Directly owning assets abroad comes with special FBAR filing requirements in addition to the customary quarterly or annual IRS tax forms. The result is a “layering” of forms that US government agencies use to enforce laws, such as the Bank Secrecy Act, that aim to prevent foreign-held assets from being used to fund illegal and terroristic activities. The filings also restrict US persons from being able to avoid taxes by setting up shelters and “shell” companies that people have historically used to avoid reporting assets.
FBAR filing requirements are also known as FinCEN Form 114. FBAR is the report of foreign bank and financial accounts. FinCEN is the Financial Crimes Enforcement Network, which operates as a bureau within the US Department of the Treasury. IRS Form 8938 is the Statement of Specified Foreign Financial Assets. The two forms have separate filing requirements and different dollar value reporting thresholds. Also, residents of US territories are not required to file Form 8938. Here are some of the scenarios in which people and legal entities need to review FBAR filing requirements when they report on income taxes.
Account declarations and reporting requirements
The FBAR reporting threshold is rather low, only $10,000. Not only that, if an account exceeded $10,000 at any point during the year, these accounts must be reported to FinCEN electronically through the BSA E-Filing System. FBAR requires that legal entities report foreign-held assets as well. The IRS website states that individuals and domestic entities must check the requirements and relevant reporting thresholds of each form and determine if they should file Form 8938 or FinCEN Form 114, or both. The due date is April 15th, but it can be filed as late as October 15th without penalty. You are also granted an automatic six-month extension but do not need to request it. You only need to file Form 8938 with your federal tax return, not FBAR Form 114.
You must keep records for each account and you must file an FBAR that establishes:
- Name on the account
- Account number
- Name and address of the foreign bank
- Type of account
- Maximum value during the year
The timeline for FBAR record retention is five years. If you do not file an FBAR, you become subject to increasing penalties the longer a violation takes place. Here are some specifics about what accounts you need to report, and the information requested when you file.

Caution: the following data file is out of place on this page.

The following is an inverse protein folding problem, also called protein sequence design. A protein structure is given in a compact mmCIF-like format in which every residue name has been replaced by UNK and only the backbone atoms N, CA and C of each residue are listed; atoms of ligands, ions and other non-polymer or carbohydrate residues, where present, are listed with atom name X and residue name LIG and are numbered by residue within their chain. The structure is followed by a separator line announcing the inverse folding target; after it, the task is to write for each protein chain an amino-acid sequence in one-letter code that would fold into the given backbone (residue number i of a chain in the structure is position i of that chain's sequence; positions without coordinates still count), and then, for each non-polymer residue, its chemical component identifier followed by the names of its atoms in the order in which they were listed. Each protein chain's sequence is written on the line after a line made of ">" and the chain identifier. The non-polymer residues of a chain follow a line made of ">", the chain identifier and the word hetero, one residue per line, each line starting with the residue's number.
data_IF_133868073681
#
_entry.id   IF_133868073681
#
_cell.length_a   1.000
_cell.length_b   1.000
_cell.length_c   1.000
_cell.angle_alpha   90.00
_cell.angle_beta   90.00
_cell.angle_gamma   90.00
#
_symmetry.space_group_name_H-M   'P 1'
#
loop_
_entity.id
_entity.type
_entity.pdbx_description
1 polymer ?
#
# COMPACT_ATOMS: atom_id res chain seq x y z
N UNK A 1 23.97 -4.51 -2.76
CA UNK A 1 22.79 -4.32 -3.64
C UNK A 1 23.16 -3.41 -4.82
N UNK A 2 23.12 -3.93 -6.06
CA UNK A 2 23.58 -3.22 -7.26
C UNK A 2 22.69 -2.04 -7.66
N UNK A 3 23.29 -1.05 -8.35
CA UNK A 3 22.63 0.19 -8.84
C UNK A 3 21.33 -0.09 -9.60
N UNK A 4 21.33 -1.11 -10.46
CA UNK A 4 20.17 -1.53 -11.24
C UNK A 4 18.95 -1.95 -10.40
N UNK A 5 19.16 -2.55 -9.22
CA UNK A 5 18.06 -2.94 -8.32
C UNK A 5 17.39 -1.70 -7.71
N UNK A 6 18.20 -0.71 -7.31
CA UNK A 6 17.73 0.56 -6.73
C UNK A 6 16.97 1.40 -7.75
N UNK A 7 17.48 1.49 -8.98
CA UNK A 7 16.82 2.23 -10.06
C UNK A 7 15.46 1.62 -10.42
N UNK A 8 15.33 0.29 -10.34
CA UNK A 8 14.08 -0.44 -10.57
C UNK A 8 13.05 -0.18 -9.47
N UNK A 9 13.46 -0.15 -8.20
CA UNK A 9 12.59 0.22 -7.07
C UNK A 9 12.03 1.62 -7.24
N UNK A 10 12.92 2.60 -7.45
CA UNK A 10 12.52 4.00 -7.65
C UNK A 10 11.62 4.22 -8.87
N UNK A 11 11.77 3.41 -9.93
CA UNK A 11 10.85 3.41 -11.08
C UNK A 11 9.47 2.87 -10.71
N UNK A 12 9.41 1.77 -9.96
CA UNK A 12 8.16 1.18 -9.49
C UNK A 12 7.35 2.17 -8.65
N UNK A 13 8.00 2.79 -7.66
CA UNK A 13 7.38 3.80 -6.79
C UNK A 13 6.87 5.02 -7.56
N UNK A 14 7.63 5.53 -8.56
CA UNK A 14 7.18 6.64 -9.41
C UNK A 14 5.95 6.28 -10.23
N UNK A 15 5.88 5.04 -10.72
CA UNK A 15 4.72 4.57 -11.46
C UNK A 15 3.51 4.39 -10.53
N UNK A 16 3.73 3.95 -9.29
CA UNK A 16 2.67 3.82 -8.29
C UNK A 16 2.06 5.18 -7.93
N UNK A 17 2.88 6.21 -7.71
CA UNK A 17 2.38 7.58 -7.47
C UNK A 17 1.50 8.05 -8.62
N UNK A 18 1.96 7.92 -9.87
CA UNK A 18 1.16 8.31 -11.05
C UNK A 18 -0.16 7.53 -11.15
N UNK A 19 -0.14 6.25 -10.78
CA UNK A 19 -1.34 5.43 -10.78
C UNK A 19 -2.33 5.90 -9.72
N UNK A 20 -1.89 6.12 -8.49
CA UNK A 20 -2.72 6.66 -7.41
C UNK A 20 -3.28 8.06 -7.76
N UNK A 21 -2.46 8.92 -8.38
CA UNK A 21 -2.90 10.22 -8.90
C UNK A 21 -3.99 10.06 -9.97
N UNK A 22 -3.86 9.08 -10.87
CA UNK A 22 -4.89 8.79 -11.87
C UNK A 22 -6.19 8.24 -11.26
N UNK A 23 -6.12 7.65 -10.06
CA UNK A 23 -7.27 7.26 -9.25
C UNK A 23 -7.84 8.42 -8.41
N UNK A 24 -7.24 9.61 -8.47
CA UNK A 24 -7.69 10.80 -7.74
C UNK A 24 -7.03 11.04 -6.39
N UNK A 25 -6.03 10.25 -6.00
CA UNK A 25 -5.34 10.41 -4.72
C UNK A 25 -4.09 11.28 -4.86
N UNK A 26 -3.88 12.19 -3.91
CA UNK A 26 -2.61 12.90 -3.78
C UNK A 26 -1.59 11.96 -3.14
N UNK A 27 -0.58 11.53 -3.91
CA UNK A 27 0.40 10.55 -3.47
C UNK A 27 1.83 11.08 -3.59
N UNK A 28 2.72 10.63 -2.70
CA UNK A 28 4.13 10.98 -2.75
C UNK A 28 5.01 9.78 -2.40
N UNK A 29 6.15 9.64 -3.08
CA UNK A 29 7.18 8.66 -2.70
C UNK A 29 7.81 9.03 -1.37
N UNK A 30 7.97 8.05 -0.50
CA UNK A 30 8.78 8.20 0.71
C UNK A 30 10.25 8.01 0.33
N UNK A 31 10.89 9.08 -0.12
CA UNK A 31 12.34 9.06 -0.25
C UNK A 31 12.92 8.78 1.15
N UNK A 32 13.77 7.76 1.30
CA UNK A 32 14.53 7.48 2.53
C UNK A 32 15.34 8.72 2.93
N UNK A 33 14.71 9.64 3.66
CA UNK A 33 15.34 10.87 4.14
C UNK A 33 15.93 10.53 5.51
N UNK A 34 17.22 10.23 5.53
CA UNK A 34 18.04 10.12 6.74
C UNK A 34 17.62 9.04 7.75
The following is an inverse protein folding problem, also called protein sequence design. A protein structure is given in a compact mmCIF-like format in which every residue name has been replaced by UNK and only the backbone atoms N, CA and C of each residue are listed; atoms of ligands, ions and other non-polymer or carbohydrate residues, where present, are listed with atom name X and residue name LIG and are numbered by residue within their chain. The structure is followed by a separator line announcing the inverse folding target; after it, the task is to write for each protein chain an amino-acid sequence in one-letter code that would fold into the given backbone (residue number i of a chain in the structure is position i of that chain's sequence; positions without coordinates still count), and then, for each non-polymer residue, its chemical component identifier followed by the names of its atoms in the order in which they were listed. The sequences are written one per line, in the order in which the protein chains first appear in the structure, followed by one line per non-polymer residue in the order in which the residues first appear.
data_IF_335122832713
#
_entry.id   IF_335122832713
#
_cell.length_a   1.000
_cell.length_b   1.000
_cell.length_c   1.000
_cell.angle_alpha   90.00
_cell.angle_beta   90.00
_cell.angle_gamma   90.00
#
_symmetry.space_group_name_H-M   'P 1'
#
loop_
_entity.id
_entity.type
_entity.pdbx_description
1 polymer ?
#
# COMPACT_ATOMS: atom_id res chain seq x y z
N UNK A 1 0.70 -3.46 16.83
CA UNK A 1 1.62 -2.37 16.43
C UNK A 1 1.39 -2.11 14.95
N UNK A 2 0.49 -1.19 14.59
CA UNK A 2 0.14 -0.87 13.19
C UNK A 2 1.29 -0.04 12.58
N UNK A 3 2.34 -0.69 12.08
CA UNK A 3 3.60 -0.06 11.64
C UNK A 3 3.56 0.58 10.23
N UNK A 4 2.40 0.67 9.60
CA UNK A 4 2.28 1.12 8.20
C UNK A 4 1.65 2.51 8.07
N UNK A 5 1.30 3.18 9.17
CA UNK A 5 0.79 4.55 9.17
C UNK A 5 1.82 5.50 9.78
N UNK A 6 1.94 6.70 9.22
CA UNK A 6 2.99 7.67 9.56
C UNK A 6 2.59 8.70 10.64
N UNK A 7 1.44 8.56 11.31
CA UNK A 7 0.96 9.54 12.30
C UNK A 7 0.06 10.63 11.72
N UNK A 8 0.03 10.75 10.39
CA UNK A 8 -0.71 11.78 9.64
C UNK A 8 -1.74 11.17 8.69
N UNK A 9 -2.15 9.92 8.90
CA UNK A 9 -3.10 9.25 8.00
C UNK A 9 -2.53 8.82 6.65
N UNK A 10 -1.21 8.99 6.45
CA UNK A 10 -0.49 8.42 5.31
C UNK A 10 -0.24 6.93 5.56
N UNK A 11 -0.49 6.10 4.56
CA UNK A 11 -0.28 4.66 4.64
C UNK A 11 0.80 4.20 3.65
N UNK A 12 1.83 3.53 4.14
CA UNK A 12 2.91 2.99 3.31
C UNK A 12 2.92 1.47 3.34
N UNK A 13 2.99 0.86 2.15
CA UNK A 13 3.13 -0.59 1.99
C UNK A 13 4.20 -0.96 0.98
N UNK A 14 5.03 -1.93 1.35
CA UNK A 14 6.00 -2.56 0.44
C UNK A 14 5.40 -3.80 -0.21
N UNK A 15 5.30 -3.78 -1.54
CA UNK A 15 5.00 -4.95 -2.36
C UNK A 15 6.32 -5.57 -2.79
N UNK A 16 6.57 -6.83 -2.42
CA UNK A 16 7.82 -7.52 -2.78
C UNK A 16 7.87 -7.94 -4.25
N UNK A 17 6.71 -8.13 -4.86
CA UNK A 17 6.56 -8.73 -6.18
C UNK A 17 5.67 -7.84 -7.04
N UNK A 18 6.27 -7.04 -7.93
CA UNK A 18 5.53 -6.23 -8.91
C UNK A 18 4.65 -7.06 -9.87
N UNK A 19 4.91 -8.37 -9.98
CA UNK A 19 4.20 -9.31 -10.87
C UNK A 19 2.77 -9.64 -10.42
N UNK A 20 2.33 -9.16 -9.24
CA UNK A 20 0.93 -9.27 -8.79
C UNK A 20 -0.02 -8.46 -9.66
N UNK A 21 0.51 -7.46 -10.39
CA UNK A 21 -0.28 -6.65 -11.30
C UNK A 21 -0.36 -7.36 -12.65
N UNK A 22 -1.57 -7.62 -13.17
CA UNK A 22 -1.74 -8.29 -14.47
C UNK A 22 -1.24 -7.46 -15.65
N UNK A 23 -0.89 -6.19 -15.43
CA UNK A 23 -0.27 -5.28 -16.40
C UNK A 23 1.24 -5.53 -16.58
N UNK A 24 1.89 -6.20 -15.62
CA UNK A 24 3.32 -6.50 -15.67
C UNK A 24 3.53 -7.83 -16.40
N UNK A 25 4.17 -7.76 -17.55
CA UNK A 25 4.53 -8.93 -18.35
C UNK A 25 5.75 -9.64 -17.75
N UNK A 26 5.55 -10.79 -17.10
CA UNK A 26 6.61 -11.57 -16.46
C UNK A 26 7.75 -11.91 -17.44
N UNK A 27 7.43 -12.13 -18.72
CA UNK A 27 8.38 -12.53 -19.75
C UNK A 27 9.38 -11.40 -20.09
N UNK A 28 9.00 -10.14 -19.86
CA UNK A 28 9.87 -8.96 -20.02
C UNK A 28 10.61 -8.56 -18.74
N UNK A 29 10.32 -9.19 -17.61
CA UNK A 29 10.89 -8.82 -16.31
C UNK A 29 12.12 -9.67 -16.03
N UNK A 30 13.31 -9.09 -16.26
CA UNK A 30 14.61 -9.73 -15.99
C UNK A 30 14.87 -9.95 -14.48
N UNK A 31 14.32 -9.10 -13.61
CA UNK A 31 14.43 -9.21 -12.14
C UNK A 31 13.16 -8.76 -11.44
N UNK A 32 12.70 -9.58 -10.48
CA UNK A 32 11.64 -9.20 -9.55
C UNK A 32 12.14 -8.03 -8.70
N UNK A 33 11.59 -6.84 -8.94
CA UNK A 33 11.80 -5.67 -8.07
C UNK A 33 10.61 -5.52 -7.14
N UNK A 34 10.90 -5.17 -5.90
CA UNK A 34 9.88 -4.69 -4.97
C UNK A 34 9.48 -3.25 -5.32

FBAR aggregate account balances
FinCEN requires you to report on the aggregate balances of your foreign assets. That means that it doesn’t matter how many accounts you hold; if the cumulative total exceeds $10,000, then you are required to include account information on all of them. You must also include the maximum value the accounts reached at any point for the prior year in US dollars. Assets held by legal entities, including trusts, estates, LLCs, or LPs, for example, must be reported.
Form 8938 reporting requirements
Form 8938 requires reporting as an individual and married, but the thresholds are higher. As an individual, you need to file if your foreign-held balance exceeds $50,000 on the last day of the tax year or exceeded $75,000 at any point during the year. If you are married, you can have up to $100,000 on the last day of the year and up to $150,000 at any point during the year without having to file. These are specifications for people living in the US. Living outside of the US has higher limits. Domestic legal entities only need to reach $50,000 for the filing requirement. The IRS website provides a user-friendly table that describes the types of financial institutions that require reporting. Foreign-held accounts at US banks with branches overseas do not need to be reported. What is not the easiest conclusion to reach is when you will need to file both forms. It is wise to seriously consider consulting with a tax expert to help you to compile statements and other documents for your accounts for all your foreign-held assets when they prepare your taxes.
Getting the right forms filled out and filed
Yes, filing the FBAR is more work at tax time, but you don’t ever need to guess about whether you’re going to fill it out correctly. With the help of a knowledgeable and qualified financial professional, you can ensure that you’ve done everything necessary when it comes accurately reporting your foreign holdings. A great tax professional will walk you through all the steps so that you can have peace of mind.
SD Mayer Private Client Services has decades of experience helping individuals and businesses stay compliant with financial regulations and taxes. We take a holistic approach to help you to reach your financial goals, and getting your taxes and declarations completed is a huge part of that. Located in San Francisco’s Financial District, SD Mayer is committed to making the community a better place by giving back and helping you to achieve your financial objectives. Contact us today to get started.